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Using mod_security or mod_chroot - Apache

In this conclusion to a six-part series on Apache configuration and installation, you will learn how to use chroot to put Apache in jail, how to prepare PHP to work in jail, and more. This article is excerpted from chapter two of Apache Security, written by Ivan Ristic (O'Reilly; ISBN: 0596007248). Copyright 2006 O'Reilly Media, Inc. All rights reserved. Used with permission from the publisher. Available from booksellers or direct from O'Reilly Media.

  1. Putting Apache in Jail
  2. Finishing touches for Apache jail preparation
  3. Preparing PHP to work in jail
  4. Taking care of small jail problems
  5. Using mod_security or mod_chroot
By: O'Reilly Media
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January 31, 2008

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In a saga with more twists than a soap opera, I will describe a third way to jail Apache. Provided the limitations described in the previous section are acceptable to you, this method is the simplest: chrooting using mod_security (http://www. modsecurity.org) or mod_chroot (http://core.segfault.pl/~hobbit/mod_chroot/). Both modules use the same method to do their work (at the time of this writing) so I will cover them in this section together. Which module you will use depends on your circumstances. Use mod_security if you have a need for its other features. Otherwise, mod_chroot is likely to be a better choice because it only contains code to deal with this one feature and is, therefore, less likely to have a fault.

The method these two modules use to perform chrooting is a variation of thechroot(2)patch. Thus, the discussion about the usefulness of thechroot(2)patch applies to this case. The difference is that here thechroot(2)call is made from within the Apache module (mod_security or mod_chroot), avoiding a need to patch the Apache source code. And it works for 1.x and 2.x branches of the server. As in the previous case, there is only one new directive to learn:SecChrootDir for mod_security orChrootDirfor mod_chroot. Their syntaxes are the same, and they accept the name of the root directory as the only parameter:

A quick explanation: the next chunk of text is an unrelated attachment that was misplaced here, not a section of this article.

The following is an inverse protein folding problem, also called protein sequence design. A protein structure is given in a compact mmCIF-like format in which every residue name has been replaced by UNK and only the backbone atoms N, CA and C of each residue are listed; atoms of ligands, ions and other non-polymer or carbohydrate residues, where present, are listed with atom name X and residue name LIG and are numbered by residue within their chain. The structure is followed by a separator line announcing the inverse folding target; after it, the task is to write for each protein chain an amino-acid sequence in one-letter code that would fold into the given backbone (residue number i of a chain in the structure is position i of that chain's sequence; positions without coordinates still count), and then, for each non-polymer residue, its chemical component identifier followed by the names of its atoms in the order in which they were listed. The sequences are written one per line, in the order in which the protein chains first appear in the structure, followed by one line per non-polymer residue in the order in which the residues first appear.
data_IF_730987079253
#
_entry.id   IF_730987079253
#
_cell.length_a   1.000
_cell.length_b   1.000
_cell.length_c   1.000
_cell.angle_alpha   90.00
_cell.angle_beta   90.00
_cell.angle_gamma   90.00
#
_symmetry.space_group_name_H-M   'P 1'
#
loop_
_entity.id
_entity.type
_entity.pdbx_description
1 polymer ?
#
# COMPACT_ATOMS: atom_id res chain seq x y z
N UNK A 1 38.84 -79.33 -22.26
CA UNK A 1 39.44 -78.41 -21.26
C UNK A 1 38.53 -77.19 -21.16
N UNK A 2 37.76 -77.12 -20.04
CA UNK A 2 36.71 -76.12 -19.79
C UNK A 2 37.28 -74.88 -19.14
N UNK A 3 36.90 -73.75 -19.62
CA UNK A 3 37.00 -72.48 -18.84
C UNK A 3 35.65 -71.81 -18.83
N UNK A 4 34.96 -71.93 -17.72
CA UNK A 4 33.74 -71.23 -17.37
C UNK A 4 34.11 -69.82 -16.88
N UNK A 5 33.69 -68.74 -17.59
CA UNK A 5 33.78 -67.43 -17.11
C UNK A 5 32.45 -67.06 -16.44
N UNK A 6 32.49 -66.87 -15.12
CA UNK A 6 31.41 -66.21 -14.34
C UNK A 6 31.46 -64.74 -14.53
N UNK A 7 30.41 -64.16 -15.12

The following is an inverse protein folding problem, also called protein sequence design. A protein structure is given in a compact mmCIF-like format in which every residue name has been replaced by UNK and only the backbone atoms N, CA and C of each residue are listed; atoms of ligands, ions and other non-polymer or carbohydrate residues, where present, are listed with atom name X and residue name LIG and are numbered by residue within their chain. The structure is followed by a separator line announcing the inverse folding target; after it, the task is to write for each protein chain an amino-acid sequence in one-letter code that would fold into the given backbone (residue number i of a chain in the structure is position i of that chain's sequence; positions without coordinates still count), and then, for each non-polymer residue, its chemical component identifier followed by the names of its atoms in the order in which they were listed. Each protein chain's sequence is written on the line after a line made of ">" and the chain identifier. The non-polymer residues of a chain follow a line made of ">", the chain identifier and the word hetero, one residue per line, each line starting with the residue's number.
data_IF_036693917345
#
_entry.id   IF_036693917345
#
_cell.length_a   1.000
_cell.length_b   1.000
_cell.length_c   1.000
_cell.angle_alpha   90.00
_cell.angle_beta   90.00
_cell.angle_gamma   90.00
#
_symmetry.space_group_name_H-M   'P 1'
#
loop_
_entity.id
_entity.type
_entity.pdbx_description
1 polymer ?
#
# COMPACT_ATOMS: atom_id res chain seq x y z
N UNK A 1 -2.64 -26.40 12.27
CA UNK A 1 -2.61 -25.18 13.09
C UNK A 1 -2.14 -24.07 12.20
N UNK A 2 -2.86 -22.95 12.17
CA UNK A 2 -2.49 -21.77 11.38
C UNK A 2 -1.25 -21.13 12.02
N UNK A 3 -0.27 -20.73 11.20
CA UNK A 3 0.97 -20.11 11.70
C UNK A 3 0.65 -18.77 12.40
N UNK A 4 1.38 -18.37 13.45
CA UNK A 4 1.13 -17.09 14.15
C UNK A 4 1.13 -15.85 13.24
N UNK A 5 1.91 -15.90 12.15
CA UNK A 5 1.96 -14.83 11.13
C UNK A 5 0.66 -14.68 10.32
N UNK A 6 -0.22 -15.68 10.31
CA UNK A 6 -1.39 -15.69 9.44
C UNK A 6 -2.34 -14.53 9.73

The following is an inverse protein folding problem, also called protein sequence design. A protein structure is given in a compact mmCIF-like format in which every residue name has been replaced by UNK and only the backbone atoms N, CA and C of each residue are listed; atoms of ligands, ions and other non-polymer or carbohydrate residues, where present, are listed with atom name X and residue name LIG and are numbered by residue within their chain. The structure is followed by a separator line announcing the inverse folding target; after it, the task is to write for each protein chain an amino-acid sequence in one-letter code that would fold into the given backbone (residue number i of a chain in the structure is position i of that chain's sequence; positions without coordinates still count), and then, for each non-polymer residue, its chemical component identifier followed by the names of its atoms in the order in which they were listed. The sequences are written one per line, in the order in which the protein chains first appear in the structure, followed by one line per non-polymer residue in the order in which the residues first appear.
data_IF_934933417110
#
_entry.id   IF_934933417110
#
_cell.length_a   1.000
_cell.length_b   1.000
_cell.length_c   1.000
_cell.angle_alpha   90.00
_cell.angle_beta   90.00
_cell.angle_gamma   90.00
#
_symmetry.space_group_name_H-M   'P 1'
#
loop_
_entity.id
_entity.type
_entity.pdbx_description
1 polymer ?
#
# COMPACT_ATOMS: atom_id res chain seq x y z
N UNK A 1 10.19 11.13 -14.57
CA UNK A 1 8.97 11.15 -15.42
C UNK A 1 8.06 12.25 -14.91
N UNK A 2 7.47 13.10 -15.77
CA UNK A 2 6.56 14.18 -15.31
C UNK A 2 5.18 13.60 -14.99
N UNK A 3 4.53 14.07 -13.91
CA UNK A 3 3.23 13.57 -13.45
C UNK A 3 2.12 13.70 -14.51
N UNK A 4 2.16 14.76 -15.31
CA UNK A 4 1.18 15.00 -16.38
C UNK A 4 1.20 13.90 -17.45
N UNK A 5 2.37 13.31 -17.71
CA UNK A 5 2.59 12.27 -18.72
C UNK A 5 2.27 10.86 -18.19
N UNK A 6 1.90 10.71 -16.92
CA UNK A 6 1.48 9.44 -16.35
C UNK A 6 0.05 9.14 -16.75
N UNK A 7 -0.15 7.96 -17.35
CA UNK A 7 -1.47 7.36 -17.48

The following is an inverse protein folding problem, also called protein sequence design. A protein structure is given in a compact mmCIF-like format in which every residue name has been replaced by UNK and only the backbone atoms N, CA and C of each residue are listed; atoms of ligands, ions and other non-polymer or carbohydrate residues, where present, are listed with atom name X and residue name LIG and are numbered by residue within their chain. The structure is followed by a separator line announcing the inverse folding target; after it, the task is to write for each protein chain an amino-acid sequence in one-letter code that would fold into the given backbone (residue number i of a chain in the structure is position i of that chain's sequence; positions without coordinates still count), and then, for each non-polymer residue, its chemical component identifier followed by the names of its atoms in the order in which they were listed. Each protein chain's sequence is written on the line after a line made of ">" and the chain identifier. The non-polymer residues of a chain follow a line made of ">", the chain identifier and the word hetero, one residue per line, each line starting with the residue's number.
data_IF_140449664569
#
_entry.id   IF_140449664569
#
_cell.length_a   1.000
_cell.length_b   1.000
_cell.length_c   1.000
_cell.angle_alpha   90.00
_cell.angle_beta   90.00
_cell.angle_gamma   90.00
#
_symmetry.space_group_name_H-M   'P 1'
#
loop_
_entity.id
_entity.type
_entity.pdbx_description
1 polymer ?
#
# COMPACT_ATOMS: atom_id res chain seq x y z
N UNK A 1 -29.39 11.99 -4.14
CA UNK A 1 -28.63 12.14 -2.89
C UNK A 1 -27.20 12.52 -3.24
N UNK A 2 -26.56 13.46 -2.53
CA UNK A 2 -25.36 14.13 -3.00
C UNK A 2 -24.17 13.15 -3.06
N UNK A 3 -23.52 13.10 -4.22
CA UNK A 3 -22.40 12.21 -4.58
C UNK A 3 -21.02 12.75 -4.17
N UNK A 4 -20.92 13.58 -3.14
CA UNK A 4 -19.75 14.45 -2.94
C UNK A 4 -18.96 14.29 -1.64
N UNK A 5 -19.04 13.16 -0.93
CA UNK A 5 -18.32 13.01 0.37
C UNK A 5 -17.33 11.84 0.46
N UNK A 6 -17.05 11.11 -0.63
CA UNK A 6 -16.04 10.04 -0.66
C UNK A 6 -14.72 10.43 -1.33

SecChrootDir /chroot/apache

The drawback of working from inside the module is that it is not possible to control exactly when the chroot call will be executed. But, as it turns out, it is possible to successfully perform achroot(2)call if the module is configured to initialize last.

Apache 1

For Apache 1, this means manually configuring the module loading order to make sure the chroot module initializes last. To find a list of compiled-in modules, execute the httpd binary with the -l switch:

  # ./httpd -l
Compiled-in modules:

To this list, add modules you want to load dynamically. The core module, http_core, should not appear on your list. Modules will be loaded in the reverse order from the one in which they are listed in the configuration file, so mod_security (or mod_chroot) should be the first on the list:

  AddModule mod_security.c
  AddModule ...
  AddModule ...

Apache 2

With Apache 2, there is no need to fiddle with the order of modules since the new API allows module programmers to choose module position in advance. However, the changes in the architecture are causing other potential problems to appear:

  • Unlike in Apache 1, in Apache 2 some of the initialization happens after the last module initializes. This causes problems if you attempt to create a jail in which the logs directory stays outside jail. The solution is to create another logs directory inside jail, which will be used to store the files Apache 2 needs (e.g., the pid file). Many of the modules that create temporary files have configuration directives that change the paths to those files, so you can use those directives to have temporary files created somewhere else (but still within the jail).
  • On some platforms, internal Apache 2 chroot does not work if theAcceptMutexdirective is set topthread. If you encounter a problem related to mutexes change the setting to something else (e.g.,posixsem,fcntl, orflock). 

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